While these programs may have some ameliorative effect in the immediate future, the administration and it's communitarian supporters don't merely want immediate relief, additionally they seek permanent change bringing about greater federal oversight of the focus and outcome of education and job programs.

They plan to gain that power by taking over control of education. To firmly establish their communitarian goals they must gain control of input into the minds of children and out-of-work adults.

How do they get that control?

They pay for it, with our money of course. They can't however, just come in and throw money at the communities. They have to make it appear that school districts, governors and legislators and, moreimportantly, parents, are pleading for this money, competing for the privilege, if you will, to become dependent upon federal largesse to save the people.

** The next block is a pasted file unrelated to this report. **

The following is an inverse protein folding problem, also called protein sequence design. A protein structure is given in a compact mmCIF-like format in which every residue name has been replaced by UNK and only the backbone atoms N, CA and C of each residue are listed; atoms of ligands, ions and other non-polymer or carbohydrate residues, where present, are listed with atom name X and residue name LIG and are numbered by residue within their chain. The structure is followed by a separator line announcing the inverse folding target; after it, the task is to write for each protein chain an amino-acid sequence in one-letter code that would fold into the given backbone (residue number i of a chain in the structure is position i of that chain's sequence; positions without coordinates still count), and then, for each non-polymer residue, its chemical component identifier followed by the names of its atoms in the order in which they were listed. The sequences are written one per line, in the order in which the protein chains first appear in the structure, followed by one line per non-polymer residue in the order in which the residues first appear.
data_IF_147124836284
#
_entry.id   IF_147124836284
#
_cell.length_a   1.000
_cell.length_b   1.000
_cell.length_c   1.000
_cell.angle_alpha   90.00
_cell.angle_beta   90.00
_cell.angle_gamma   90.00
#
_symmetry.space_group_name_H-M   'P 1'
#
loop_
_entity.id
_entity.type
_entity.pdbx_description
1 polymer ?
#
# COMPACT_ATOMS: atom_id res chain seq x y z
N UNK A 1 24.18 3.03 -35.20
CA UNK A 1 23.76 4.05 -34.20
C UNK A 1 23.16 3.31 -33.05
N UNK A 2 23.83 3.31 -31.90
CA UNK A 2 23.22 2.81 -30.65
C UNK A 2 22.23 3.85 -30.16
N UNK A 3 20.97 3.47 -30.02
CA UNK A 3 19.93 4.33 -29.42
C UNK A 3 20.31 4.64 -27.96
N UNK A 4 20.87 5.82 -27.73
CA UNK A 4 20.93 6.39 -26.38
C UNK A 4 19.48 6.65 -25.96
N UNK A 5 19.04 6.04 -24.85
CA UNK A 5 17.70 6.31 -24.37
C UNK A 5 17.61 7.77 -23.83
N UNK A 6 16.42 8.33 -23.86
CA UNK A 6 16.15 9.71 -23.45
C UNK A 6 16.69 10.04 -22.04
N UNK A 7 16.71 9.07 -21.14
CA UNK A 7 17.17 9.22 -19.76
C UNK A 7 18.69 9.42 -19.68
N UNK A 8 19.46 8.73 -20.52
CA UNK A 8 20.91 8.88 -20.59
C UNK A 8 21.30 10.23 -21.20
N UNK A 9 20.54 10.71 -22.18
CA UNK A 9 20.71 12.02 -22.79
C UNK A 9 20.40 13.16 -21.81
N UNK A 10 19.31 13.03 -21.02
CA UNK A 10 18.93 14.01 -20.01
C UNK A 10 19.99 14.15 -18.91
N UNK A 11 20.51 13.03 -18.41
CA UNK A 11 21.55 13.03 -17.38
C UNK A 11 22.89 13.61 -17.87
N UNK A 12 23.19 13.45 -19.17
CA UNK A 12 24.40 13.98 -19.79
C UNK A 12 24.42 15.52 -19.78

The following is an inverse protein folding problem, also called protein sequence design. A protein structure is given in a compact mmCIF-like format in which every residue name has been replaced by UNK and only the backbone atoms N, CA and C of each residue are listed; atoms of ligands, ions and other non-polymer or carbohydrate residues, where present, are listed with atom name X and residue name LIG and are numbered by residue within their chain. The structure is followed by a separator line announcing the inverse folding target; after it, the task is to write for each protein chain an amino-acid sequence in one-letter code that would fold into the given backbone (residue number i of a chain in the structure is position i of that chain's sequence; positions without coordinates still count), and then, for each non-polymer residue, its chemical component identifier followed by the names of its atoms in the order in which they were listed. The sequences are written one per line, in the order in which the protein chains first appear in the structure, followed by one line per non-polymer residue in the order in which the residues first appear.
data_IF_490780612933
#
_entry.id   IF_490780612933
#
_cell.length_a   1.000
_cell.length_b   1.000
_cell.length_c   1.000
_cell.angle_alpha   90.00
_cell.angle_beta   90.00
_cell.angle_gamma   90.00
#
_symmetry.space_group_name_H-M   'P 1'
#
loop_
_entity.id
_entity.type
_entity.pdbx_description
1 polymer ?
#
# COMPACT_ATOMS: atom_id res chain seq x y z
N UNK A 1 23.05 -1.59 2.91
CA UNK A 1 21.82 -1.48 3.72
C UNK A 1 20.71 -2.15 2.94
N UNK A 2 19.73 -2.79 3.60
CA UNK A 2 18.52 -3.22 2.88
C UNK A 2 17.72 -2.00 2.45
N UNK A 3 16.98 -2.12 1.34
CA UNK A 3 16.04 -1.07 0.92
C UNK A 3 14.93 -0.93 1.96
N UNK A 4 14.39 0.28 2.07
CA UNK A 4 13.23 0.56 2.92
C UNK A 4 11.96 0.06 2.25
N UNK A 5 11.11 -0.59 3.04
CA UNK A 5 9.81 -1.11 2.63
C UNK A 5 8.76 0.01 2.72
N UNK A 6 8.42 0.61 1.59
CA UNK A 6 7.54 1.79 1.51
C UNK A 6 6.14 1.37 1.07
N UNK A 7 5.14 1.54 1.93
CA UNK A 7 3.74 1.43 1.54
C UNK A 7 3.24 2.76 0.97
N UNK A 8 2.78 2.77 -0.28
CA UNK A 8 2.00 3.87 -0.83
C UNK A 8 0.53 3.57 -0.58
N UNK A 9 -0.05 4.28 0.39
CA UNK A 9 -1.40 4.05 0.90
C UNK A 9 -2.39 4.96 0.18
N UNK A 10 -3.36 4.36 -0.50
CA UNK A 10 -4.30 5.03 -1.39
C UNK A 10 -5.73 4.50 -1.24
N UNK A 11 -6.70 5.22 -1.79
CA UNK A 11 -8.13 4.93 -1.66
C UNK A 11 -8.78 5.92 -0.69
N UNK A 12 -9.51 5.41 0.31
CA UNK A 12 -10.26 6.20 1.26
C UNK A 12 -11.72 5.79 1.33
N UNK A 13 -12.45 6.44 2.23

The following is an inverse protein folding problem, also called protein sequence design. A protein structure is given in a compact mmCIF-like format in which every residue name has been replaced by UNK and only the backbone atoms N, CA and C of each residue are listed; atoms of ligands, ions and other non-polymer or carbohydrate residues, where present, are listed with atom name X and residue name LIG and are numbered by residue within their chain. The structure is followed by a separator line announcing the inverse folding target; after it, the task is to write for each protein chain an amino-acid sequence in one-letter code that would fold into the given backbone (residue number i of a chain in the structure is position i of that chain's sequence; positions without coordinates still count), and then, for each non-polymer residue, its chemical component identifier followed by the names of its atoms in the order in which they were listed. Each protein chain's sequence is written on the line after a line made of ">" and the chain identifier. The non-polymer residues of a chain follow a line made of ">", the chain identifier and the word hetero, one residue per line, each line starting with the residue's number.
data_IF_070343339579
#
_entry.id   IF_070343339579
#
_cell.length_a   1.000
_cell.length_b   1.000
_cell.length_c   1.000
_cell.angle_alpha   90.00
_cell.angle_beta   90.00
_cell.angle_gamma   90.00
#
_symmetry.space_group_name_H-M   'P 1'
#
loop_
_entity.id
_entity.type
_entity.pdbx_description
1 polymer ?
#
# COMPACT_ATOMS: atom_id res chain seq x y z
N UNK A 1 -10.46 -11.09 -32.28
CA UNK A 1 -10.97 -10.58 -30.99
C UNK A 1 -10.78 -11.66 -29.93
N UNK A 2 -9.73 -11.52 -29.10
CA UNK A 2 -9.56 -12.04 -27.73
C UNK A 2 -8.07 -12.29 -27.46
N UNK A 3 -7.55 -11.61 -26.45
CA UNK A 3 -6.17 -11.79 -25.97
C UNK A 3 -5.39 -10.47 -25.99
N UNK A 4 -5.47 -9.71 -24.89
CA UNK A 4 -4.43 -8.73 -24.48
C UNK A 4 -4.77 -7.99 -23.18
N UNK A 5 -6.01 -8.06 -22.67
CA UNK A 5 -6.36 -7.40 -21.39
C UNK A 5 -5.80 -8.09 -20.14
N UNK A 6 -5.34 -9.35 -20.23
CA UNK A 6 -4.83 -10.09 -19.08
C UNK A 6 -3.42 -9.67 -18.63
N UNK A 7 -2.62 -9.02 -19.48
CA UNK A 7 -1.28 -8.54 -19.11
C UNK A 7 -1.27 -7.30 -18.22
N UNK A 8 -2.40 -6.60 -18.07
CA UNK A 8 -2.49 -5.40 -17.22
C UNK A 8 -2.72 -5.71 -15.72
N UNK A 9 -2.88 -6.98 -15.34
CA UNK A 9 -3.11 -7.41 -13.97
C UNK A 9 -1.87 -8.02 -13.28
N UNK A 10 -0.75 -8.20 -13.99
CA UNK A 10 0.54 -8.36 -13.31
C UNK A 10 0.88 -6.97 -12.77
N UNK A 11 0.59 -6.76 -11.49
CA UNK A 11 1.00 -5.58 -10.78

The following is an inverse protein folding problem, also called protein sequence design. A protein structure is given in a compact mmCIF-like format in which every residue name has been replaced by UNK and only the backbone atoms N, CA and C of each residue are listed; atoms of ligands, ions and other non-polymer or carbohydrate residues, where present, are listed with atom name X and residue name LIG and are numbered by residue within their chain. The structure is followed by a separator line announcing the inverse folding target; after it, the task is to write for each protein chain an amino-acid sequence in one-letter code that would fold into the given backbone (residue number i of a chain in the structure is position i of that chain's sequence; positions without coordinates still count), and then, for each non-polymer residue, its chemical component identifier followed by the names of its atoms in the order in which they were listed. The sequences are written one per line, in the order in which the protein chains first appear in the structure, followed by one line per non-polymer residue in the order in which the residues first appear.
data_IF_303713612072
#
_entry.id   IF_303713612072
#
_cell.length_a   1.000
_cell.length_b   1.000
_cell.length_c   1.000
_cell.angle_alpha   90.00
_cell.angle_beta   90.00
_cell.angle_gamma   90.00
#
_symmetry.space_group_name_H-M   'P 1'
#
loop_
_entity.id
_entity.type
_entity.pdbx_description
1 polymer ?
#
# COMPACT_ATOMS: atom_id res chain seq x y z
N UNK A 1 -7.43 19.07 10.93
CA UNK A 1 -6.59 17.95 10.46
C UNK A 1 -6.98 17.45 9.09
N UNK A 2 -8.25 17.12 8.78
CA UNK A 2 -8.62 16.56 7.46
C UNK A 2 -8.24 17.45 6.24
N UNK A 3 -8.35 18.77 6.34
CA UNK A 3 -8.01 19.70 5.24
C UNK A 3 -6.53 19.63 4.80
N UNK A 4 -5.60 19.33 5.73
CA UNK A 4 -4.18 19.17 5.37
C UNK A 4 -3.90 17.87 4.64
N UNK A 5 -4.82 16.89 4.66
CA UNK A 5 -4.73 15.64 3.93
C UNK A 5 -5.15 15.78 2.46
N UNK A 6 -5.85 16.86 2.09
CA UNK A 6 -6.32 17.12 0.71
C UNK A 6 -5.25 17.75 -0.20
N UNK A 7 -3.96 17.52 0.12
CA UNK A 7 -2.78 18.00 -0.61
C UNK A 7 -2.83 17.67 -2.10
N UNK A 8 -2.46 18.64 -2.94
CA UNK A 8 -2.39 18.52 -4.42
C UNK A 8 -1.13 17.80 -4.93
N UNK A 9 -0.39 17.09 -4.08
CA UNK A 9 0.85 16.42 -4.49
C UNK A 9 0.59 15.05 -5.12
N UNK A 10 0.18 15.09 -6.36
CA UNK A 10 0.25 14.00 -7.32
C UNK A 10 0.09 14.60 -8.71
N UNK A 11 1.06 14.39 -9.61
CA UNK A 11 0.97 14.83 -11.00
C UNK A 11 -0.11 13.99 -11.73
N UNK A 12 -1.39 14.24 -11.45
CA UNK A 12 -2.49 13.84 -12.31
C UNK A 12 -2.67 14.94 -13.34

While the RTTT's proponents make grand claims as to the benefits of reformingeducation they are still engaged in rounds of talks and meetings about what to include in the rules governing how states compete for these funds. Meantime some states are anxious to beamongst the first to show their willingness to conform to the federal offer.

California's Governor recently signed Democrat legislator Gloria Romero's Race To The Top bill, SBx 45 [not too obvious there, Gloria] clears the way for the state's entry into the national competition for the federal tax dollars. Today 804 individual schools or County School Districts in California have applied for the RTTT funds. Of this number 104 are charter schools.

So much for local autonomy.